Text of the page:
Those rulings were unpopular with the right, but they do not provide much evidence that Chief Justice Roberts has turned into a liberal, said Brianne Gorod, a lawyer with the Constitutional Accountability Center, a liberal group that has issued a series of reports assessing the chief justice’s decade on the court. 


“It’s just a ridiculous claim,” Ms. Gorod said. “He has been exceptionally conservative throughout his entire 10 years. They just really dislike the way he voted in the A.C.A. cases.”


In the last week of the term that ended in June, she said, the court issued six major decisions — on health care, marriage, housing discrimination, redistricting, the death penalty and the environment. Except in the health care case, Chief Justice Roberts voted with the court’s conservative wing every time.


But Carrie Severino, the chief counsel for the Judicial Crisis Network, the conservative legal group that produced the recent ad, said there was good reason to be wary of Chief Justice Roberts’s approach to his job. His health care opinions betrayed a “profoundly political” view of the law, she said. She added that he sometimes moved too slowly even when he was heading in the correct direction, pointing to a 2009 decision that put off deciding the fate of the Voting Rights Act.


“Everyone can agree that John Roberts is a significantly better justice than either Souter or Kennedy,” Ms. Severino said. “Roberts wasn’t a complete blank slate candidate like a Souter. But he was a blank slate in that we didn’t know how he would perform when he was required to stand up for his principles with courage.”


Political scientists say the conservative critique has a little merit, but not much. An analysis of voting patterns over the last decade shows Chief Justice Roberts to be well to the right of Justices Kennedy and Souter.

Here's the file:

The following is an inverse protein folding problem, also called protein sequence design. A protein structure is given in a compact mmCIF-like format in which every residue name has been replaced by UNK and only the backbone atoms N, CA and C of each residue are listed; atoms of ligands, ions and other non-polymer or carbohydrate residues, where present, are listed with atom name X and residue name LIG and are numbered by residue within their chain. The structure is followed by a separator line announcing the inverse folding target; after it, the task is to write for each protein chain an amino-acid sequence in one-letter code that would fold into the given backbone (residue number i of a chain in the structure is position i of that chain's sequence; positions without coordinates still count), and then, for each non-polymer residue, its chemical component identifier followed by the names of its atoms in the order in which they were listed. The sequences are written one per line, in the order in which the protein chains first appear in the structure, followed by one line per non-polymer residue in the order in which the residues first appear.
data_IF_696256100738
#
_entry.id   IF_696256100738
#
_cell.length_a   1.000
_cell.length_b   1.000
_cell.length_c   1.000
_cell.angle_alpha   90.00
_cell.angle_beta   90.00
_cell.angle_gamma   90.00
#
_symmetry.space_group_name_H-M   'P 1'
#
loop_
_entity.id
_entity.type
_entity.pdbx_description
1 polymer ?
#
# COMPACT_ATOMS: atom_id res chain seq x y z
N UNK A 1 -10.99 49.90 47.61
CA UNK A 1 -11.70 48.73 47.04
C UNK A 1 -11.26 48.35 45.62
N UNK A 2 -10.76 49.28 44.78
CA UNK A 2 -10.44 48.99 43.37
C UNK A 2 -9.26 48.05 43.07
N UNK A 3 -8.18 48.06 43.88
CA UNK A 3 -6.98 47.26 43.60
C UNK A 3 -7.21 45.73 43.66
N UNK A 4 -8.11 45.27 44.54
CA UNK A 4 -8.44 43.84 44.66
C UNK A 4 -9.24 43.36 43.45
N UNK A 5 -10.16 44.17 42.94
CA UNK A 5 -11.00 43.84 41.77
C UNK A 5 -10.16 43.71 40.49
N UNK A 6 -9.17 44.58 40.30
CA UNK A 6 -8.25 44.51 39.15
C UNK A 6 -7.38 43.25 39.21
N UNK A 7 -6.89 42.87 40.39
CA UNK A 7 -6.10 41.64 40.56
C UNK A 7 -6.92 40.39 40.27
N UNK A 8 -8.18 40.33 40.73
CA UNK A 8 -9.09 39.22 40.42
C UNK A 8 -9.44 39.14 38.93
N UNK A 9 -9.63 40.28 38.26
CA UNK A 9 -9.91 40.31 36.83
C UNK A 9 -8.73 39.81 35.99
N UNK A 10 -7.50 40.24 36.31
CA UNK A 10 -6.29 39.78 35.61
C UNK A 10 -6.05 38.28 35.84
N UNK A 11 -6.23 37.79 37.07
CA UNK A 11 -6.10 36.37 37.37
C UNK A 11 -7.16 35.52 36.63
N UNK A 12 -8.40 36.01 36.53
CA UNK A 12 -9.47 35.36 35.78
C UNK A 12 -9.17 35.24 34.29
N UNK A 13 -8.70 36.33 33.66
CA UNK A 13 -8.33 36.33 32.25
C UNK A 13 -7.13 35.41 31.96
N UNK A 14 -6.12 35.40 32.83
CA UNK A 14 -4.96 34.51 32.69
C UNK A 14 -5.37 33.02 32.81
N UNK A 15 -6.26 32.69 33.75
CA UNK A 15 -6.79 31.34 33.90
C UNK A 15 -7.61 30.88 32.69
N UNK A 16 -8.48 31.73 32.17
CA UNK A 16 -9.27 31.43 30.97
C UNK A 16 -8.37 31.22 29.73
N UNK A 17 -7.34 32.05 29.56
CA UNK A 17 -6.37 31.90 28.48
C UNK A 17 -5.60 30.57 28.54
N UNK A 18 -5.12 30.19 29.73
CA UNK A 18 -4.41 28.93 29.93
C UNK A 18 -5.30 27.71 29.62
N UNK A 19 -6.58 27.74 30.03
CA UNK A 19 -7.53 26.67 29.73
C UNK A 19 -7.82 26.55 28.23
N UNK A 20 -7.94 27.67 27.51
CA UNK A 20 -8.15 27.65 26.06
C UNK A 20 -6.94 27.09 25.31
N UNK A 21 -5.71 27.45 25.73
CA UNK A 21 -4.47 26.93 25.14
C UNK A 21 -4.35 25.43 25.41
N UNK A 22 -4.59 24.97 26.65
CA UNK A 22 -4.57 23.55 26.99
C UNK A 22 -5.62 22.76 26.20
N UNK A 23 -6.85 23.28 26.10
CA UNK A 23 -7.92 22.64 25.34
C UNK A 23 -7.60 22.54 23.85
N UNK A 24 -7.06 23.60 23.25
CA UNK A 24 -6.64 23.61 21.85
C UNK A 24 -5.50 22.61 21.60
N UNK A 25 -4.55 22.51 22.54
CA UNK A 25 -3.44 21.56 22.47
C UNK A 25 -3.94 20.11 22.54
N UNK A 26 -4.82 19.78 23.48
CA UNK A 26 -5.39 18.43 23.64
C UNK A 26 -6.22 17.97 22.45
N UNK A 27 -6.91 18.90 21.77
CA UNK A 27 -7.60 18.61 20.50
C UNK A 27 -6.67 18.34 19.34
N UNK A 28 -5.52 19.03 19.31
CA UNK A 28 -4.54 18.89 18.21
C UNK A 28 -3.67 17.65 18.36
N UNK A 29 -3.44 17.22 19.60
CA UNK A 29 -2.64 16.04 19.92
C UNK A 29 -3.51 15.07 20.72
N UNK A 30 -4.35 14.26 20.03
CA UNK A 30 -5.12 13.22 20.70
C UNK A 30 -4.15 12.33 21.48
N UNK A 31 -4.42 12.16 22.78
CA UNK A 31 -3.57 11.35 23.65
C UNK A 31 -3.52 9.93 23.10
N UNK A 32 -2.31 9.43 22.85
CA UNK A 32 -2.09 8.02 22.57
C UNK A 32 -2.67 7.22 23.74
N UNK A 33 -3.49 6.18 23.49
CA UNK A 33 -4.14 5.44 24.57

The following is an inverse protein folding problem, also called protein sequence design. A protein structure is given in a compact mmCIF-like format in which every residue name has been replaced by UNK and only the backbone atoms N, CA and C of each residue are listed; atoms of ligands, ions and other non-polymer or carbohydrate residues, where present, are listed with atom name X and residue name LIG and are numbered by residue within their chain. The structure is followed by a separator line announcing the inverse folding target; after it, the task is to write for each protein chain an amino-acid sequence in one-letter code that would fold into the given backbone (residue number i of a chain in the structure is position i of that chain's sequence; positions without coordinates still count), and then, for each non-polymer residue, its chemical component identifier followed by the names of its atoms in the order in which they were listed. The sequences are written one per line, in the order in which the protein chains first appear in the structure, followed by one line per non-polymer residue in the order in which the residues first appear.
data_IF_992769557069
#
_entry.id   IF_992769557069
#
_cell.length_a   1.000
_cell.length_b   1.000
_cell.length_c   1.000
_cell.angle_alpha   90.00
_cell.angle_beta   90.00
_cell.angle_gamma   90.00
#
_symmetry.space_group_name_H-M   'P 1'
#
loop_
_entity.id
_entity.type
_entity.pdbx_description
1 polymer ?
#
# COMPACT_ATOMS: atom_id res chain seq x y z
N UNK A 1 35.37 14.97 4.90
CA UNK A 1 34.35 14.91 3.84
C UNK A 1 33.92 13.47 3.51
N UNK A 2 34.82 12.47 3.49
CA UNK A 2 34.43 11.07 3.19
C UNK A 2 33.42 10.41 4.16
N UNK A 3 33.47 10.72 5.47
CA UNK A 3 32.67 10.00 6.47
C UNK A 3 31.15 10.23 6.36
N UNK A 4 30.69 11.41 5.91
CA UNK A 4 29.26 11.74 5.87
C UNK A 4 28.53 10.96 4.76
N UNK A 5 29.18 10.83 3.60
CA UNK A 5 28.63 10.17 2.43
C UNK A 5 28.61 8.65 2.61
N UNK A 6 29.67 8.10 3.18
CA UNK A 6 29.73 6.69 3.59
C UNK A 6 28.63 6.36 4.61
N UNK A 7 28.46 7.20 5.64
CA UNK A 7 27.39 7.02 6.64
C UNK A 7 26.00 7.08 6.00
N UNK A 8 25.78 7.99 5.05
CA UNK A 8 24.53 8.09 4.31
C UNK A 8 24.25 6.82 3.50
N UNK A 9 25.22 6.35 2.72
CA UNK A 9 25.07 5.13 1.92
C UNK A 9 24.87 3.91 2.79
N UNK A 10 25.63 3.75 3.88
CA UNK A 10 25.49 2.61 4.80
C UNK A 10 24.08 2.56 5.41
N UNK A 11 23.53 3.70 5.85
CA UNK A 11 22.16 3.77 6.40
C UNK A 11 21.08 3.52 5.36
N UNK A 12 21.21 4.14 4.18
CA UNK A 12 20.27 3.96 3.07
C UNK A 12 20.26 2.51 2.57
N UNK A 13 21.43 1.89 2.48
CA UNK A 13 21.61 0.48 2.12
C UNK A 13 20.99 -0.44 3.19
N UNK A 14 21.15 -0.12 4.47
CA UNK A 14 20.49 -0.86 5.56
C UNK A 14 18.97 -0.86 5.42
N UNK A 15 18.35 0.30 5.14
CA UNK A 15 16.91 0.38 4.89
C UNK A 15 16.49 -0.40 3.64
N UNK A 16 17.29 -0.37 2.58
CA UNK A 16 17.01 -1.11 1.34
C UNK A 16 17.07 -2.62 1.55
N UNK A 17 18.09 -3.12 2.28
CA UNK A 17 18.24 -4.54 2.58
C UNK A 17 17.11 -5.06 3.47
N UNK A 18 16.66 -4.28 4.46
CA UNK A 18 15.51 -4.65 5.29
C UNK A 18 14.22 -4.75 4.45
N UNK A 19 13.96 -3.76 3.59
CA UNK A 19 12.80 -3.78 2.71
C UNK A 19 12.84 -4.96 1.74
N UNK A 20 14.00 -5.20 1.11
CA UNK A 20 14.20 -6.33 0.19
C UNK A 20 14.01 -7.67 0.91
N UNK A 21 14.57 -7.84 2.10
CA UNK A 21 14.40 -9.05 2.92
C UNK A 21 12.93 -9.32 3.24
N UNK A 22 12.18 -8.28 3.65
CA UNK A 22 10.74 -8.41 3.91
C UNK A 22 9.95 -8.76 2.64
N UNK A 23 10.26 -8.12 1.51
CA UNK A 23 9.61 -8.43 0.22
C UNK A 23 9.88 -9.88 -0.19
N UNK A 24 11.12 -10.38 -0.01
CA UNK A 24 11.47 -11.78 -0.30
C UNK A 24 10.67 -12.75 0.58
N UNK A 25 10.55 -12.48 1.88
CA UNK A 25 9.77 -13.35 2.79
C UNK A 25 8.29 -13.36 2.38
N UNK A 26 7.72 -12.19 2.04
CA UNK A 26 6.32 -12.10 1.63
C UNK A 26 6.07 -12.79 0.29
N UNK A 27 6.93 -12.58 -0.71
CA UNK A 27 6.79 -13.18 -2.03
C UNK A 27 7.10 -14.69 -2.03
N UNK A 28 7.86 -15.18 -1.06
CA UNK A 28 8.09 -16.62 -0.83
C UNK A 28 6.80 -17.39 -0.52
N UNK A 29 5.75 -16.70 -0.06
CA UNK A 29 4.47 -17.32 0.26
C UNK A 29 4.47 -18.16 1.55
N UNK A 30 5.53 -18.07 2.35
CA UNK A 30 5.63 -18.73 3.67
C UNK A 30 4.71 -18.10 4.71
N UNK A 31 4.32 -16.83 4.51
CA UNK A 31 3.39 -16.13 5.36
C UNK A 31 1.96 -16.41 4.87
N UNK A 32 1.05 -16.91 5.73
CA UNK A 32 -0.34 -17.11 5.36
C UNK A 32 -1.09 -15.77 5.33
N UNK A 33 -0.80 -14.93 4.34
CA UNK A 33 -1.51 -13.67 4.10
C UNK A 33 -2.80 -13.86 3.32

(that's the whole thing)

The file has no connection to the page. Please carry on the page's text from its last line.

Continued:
But a comparison of his votes with those of Justice Samuel A. Alito Jr., who was appointed by Mr. Bush in 2006, tells a slightly different story. The two started out ideologically indistinguishable. But Justice Alito has trended right, and Chief Justice Roberts left.


A recent study in The Journal of Legal Studies and related data presented an even more nuanced picture. It ranked the justices in ideological order and was prepared by Lee Epstein, a law professor and political scientist at Washington University in St. Louis; William M. Landes, a law professor and economist at the University of Chicago; and Judge Richard A. Posner of the United States Court of Appeals for the Seventh Circuit in Chicago.


They found that Chief Justice Roberts voted in a conservative direction 58 percent of the time over the last decade, while Justices Alito, Antonin Scalia and Clarence Thomas ranged from 61 to 65 percent.


But the chief justice leaned right when it mattered most. “He is a reliable conservative in the most closely contested cases but moderate when his vote cannot change the outcome,” the study said.


In 5-to-4 cases, the study found, Chief Justice Roberts voted in a conservative direction 85 percent of the time, a higher rate than that of any other member of the court.